Bad news everywhere, why?

A: When an old, overstayed king dies and you replace him with a sickly prince, what do you think will happen in the palace?


B: Tears. wailings and gnashing of teeth will erupt there once again, very soon.


A: We are a great people with great ideas of what we want, where we want to be and what would take us there. But why are we always stranded midair, panting and praying for deliverance from the choices we freely make? Just when you think the plane is out of danger, the pilot tells you to fasten your seatbelt, deadlier turbulence ahead. It is sad how things smoothly get out of hand here. The sick rarely get well…


B: Very unfortunate. Is it that the doctors are not competent or the town is just jinxed to be afflicted with irredeemable conditions? Everyday, everywhere, everyone frowns.


A: I don’t listen to Nigerian news anymore. I don’t want to die early….negative, negative all the time.


B: It is true. But not listening to news won’t change anything. Or has your self-inflicted blackout stopped schools from increasing fees or paid the school fees of your children? Has it stopped politicians from farting into your mouth while the king pines away admiring his glittering crown while the people starve? Better get used to the bad news. In any case, bad news has always been the news. Check your articles in the last three years. You can republish any one and it will still be fresh.


A: You are right. Last Friday, I saw a piece I wrote exactly two years ago. “Dimgba Igwe: Death of the journalist.” It was amazing how almost every issue addressed in it fit into today’s events.


B: So it is two years already that Dimgba died? And everyone has moved on. I don’t think the hit-and-run driver was ever found?


A: For where? The police must have moved on too to the next and the next tragedy.


B: I remember that piece and the reference to Nigeria as the ultimate “Valley of Death.”


A: Yes. The valley of death kills its best. And it does so in various ways and manners. Sometimes physically; many times, it adds the psychological to the manifest death. Who would ever have thought that Mike Awoyinfa’s twin brother would visit Banana Island and bemoan the fate that consigned him to dusty, pothole-racked Okota? Dimgba visited Banana Island and “he was so sad that he would be leaving the well-tarred streets of Banana Island and be returning home to that hell of a street in Okota,” Mike recollected two years ago as he quoted Dimgba voicing out a dream that the Okota hit-and-run driver never allowed him to birth. “Ogbeni, we must work harder and have a place in Banana Island,” he told Mike. Work harder so he and his friend could live in Banana Island? But, if hard work was what was needed to land him in that Island as a proud house owner, he and Mike already paid their dues in full. In fact, that he worked too hard was the reason he never lived there…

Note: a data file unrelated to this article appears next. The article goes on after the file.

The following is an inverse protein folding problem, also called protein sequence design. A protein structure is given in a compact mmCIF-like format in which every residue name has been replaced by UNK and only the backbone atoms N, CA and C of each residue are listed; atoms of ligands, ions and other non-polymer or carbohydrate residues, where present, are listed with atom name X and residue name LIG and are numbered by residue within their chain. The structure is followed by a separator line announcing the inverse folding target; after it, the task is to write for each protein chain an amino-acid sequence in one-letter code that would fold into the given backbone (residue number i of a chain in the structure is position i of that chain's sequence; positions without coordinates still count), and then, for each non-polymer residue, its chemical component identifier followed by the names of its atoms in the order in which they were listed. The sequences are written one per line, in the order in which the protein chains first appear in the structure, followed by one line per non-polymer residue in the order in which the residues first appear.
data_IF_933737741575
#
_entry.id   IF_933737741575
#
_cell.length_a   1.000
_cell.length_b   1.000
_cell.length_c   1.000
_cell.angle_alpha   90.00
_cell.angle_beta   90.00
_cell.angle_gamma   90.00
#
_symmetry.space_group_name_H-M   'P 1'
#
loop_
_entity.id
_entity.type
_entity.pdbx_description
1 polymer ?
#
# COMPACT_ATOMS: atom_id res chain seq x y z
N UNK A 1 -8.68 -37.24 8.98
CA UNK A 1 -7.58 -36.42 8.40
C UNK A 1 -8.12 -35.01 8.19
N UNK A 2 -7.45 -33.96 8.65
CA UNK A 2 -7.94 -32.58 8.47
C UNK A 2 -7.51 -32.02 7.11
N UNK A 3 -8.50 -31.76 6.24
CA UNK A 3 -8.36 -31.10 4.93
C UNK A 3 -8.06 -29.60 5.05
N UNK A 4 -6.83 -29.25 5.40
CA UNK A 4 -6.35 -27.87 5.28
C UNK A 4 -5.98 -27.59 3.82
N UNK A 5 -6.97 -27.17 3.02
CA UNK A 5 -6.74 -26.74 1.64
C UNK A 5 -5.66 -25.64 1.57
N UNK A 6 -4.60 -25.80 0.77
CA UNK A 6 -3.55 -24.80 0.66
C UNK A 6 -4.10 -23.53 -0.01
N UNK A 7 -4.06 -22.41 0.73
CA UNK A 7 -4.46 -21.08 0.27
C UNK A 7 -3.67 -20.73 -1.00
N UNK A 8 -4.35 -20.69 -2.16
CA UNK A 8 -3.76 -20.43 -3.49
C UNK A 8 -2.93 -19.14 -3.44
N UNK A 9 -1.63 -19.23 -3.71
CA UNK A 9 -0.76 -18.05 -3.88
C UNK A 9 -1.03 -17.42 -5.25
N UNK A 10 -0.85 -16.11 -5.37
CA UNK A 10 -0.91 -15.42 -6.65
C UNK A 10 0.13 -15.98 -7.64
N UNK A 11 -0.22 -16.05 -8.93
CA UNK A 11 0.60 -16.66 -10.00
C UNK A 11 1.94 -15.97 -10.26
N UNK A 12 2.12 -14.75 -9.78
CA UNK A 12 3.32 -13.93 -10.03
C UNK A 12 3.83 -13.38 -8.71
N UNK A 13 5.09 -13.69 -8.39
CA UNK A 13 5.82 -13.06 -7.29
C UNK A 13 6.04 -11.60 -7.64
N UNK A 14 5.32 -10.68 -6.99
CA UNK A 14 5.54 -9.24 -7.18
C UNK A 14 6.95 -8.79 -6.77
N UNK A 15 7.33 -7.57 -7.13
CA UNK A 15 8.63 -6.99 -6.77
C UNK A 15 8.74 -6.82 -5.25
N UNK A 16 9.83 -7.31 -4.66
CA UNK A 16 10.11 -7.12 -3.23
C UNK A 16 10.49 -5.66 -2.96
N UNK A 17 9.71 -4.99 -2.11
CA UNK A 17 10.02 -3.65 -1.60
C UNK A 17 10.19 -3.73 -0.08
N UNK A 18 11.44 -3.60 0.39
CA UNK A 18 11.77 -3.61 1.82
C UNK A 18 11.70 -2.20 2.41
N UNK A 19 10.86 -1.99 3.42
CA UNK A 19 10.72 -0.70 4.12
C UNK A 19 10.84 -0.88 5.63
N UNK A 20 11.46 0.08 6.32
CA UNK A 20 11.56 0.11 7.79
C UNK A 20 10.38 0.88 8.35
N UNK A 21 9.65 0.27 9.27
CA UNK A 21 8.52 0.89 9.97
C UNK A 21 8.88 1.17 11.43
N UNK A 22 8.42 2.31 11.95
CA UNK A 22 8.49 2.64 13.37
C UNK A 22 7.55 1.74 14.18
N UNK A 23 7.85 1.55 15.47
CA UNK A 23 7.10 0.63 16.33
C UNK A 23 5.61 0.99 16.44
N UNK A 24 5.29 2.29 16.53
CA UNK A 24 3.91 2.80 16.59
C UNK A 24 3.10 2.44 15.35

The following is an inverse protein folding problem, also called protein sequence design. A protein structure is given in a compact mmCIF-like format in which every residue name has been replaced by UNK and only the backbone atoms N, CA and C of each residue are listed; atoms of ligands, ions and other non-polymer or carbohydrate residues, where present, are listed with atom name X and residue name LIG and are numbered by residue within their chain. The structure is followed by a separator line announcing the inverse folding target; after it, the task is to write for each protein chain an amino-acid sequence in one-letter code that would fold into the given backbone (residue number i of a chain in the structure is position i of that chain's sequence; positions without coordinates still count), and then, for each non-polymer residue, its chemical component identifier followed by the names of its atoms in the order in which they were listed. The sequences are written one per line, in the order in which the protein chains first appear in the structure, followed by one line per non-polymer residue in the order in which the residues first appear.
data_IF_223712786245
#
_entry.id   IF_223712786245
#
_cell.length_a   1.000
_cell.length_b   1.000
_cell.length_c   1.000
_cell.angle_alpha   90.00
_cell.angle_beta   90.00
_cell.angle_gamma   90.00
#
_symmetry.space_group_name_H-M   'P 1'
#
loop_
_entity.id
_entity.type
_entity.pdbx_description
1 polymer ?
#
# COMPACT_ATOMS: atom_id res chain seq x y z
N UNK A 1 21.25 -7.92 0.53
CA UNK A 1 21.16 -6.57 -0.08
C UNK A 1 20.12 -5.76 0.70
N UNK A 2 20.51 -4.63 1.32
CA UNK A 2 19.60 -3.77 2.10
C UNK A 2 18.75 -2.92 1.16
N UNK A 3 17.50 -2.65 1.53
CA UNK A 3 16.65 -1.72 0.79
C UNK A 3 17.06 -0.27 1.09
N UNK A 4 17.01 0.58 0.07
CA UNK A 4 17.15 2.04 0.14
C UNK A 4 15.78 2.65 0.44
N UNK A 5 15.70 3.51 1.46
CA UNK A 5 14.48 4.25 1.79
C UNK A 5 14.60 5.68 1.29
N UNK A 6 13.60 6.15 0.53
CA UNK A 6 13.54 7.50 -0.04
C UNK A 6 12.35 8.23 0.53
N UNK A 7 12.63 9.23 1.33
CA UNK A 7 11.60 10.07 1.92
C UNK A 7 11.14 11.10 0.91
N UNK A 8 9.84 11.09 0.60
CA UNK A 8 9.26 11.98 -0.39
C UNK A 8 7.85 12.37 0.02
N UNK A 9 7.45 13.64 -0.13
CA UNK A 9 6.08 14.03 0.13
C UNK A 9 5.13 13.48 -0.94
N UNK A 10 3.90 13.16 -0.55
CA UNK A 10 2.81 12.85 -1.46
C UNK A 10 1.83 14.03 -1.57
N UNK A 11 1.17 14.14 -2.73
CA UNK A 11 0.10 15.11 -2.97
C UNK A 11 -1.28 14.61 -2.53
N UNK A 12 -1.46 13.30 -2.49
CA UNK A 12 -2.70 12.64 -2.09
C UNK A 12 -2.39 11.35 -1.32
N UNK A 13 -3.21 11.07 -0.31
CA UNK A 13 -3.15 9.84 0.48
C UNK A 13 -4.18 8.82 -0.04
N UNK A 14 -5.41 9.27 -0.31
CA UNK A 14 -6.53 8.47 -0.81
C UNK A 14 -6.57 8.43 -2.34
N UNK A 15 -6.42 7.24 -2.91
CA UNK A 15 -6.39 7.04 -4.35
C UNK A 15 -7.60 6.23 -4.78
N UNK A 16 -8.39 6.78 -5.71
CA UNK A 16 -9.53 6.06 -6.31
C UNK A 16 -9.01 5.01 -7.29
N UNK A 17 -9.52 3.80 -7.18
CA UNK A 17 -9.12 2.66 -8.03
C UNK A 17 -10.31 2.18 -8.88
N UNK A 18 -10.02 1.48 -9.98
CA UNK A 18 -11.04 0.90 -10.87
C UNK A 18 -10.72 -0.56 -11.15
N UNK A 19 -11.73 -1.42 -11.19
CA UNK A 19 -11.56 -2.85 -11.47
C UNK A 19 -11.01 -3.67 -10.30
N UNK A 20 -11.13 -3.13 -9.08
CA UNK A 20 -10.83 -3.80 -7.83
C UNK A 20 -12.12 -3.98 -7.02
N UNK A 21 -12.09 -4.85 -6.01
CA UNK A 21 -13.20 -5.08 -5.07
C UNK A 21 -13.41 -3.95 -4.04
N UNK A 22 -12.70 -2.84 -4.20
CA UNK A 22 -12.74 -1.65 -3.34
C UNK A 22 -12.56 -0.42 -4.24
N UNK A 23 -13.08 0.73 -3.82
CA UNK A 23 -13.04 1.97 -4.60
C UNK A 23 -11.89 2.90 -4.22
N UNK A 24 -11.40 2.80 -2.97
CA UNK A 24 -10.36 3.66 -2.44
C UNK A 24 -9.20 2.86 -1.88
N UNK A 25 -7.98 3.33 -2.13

B: Hmmm. O ga o. Just like yesterday. And everything feels and sounds so fresh and raw.


A: Yes. So unfortunate. I’m sure in two years time, that paragraph would still ring true.


B: What that tells you is that nothing changes anywhere here. The only thing that moves are the hands of the clock. The only change you always see no matter how hard you try is the bus driver. The engine, the chassis, the conductor and, even, the passengers and the direction of the vehicle are ever constant.


A: It is so heart-rending. The economy is dying, every home is facing one challenge or the other. And what you read or hear daily either tells you the government is confused on what to do or the opposition is insulting all of us calling for a trip back to their Egypt as the alternative.

B: If you are not going back to Egypt, what other option do you have? We appear stuck with these two afflictions. You either repudiate one and embrace the other. You can’t be tired of life and still run away from death.


A: So, it is that bad. A choice between death and undeath? I do not think you are being fair to the present shepherds of the flock. They are, at least, doing something…cooking stones in a season of hunger.


B: Really? Stones?


A: Yes. Or what do you think? You can’t deny that there is, today, some sense of sanity in the way government people behave and handle public funds. Now, there is a modicum of respect for sanity. The who-will-catch-me attitude has taken a flight from the big men and women who always believed they had climbed to the highest point where no one could reach and touch them. People now misbehave under the duvet.


B: And one housewife would dare everyone to challenge her decision to claim millions of dollars as her legitimate earnings. Some people have guts, no be small.


A: Yes. That is it. Guts. Money for medicals, she said. It can only happen in Nigeria.


B: Bad news all the time. I am not even bothered again. What concerns me now is how to pay my bills and remain the head of my family.


A: A lot is happening bros. Women are taking over, big time, in several homes. It is the reality of the recession. How their men would reclaim their place after these storms is what I do not know. It is very unfortunate. And, someone said the light at the end of the tunnel is actually a conflagration. God have mercy!


B: You are right. A people can’t be more unlucky. How did we get stuck here? Remember what The Economist magazine said about the choices before Nigerians in the 2015 presidential election? It said it “was relieved not to have a vote” in that election but if it was going to vote in the election, it would, “with a heavy heart” vote for someone – the other candidate was a complete No, no.


A: I remember that heavy-hearted piece of The Economist. But what we have now, is still, in some ways, a shade better than what we had.

B: You think so?